SAN FRANCISCO, Calif. Intel Corp.'s first x86-based chip for consumer electronics is looking pretty darn good, and the next one could be hard to beat. The CE 3100, aka Canmore, represents an initiative that speaks to everything from Intel's growing system-on-chip capabilities to its drive toward Internet TV, a concept that has left many pioneers dead by the roadside.
The new chip sports a 3,000 Dhrystone MIPS x86 core, three DDR2 memory channels and a graphics block from Imagination Technologies capable of spitting out 13 million polygons a second in a chip dissipating less than 10W. And that's using 90nm process technology and a three-year-old notebook PC core.
The chip comes with a full software stack and reference design for use in Blu-Ray players as well as set-tops and TVs for both the U.S. Tru2Way cable spec and Europe's DVB standard. Samsung and Toshiba have said they will design systems with Canmore and other giants including Sony have expressed some level of interest.
Next up is Sodaville where Intel swaps in its 2W Atom x86 core and leverages its 45nm process technology. The 2009-generation chip will be part of a family of devices customized for various consumer systems.
"This is a really different chip for the consumer guys," said Steven Wilson, principal analyst for consumer video technologies at ABI Research (Oyster Bay, NY). "It has a of graphics capability and raw performance you don't usually see in traditional CE gear."
Intel has not announced pricing for the chip which will be in production in a few weeks, making it hard to gauge exactly where it might fit. Wilson said it could at the very least be a good platform for high-end Blu-Ray drives looking to add fancy user interface features and is well timed for cable operators looking for powerful but low-cost systems to run upcoming interactive services.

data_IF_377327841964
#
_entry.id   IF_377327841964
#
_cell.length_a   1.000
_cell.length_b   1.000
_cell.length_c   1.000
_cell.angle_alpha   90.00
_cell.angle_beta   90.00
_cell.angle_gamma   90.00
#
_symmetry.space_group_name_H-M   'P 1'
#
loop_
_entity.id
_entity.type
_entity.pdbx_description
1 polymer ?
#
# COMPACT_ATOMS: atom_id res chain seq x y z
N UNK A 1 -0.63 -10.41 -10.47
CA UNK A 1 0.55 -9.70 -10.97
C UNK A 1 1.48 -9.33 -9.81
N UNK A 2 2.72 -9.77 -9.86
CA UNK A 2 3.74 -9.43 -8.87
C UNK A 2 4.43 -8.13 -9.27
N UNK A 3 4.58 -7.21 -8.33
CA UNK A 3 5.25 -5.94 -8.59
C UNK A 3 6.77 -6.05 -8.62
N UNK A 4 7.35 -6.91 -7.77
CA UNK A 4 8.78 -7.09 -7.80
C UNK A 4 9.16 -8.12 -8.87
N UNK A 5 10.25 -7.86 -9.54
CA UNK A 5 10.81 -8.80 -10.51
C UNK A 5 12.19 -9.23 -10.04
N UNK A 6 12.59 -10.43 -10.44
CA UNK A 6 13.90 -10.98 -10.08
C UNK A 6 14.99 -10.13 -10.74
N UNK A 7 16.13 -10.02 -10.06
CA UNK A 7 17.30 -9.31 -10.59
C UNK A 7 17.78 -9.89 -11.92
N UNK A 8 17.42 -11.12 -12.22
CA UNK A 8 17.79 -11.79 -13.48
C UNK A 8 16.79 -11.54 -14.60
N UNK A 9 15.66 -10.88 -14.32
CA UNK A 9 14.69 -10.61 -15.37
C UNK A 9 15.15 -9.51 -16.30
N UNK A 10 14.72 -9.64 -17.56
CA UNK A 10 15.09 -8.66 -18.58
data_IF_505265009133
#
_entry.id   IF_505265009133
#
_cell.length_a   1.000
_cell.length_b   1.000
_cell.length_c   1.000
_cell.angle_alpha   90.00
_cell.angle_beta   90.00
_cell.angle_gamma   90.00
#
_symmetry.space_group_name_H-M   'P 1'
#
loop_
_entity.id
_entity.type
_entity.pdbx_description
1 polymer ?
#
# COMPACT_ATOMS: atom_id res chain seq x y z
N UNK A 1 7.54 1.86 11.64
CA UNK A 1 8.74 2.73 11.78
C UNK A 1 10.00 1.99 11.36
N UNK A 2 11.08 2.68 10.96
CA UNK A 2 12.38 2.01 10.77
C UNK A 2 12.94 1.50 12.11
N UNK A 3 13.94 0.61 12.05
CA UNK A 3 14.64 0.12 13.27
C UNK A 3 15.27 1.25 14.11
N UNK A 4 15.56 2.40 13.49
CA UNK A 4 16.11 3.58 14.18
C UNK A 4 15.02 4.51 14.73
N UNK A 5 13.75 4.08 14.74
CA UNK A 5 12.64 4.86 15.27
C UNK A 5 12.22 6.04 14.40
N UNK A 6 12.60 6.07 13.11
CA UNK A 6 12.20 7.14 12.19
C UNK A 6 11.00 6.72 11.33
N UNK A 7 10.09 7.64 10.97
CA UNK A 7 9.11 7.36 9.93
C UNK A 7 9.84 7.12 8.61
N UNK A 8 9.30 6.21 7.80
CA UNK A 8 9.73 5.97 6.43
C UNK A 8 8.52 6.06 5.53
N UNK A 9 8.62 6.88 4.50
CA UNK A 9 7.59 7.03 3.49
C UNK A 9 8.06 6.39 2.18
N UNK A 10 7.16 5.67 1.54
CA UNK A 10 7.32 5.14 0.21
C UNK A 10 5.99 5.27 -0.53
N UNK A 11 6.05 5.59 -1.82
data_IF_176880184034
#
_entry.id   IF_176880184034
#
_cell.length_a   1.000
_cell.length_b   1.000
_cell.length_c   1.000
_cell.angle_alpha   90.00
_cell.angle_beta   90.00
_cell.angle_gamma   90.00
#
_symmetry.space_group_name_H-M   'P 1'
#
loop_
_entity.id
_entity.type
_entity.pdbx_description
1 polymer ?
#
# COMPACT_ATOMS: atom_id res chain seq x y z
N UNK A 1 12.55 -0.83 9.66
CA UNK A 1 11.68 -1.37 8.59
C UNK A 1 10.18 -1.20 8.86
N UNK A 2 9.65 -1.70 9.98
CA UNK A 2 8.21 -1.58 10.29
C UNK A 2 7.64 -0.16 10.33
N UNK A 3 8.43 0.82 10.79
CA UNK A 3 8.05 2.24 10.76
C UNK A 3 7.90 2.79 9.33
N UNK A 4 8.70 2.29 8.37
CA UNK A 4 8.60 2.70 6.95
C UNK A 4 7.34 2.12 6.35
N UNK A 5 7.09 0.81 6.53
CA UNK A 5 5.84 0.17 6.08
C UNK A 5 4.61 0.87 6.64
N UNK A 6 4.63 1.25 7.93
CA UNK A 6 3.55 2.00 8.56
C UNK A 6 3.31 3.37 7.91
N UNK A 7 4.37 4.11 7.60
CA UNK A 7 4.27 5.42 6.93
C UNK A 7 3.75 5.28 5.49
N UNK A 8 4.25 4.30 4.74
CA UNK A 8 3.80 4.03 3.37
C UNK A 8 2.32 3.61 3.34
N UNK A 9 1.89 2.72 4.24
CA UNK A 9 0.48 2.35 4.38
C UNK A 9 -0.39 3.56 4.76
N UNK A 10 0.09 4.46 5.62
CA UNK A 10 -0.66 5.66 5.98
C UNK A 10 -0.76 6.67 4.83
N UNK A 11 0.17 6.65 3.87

"Two or three years down the road this could be a very inexpensive platform covering a range of products," said Wilson.
Beyond the graphics and CPU performance, Intel is touting its x86 as the native silicon for the Web—the next big thing for today's digital TVs.
"The TV is at an early stage of delivering connectivity, so we think it is a good time to get this going," said Eric Kim, general manager of Intel's digital home group who announced Canmore at the Intel Developer Forum Wednesday (Aug. 20).
Kim launched the chip along with a software framework developed in partnership with Yahoo! for delivering Internet services on a TV via software widgets. About a dozen companies including U.S. cable TV giant Comcast and set-top maker Motorola have agreed to help define and manage the software environment which Intel calls the Widget Channel.
"After flat panels and high definition, people want to bring the Internet to the TV," said Patrick Barry, vice president of connected TV services at Yahoo!
Mark Francisco, a Comcast fellow, said the cable operator sees the Widget Channel as a complement to the Tru2Way services it and other U.S. cable companies are starting to deploy. Tru2Way represents a set of stable applications and services in a managed end-to-end cable environment, while the Widget Channel could be an avenue for short-lived applets customized by users and related to time-sensitive events such as the Beijing Olympics.
"Intel's schedule for the chip and software is critical because the cable operators are trying to roll out Tru2Way services this fall," said Rick Doherty, principal of Envisioneering (Seaford, NY).
As for Blu-Ray, Intel's timing is perfect. If Intel makes gains in this space, it will largely be at the expense of Sigma Designs whose processor is used in most Blu-Ray drives today.
With the format war just settled, drive makers are focusing on how to roll out a range of high-end to low cost drives. "Canmore has the potential to grow the population of Blu-Ray players greatly because we are still in an early adopter phase," said Andy Parsons, senior vice president of advanced product development at Pioneer and marketing chair of the Blu-Ray Association.
About six million Blu-Ray drives have shipped in the U.S. to date, most of them built into Sony Playstation 3 consoles. With the format war settled, there are now some 900 Blu-Ray titles, more than double the number just six months ago.
So-called Blu-Ray Live players that can link to the Net are just hitting the market with first products out from Samsung and Sony. Blu-Ray players range from less than $300 to more than $800 today.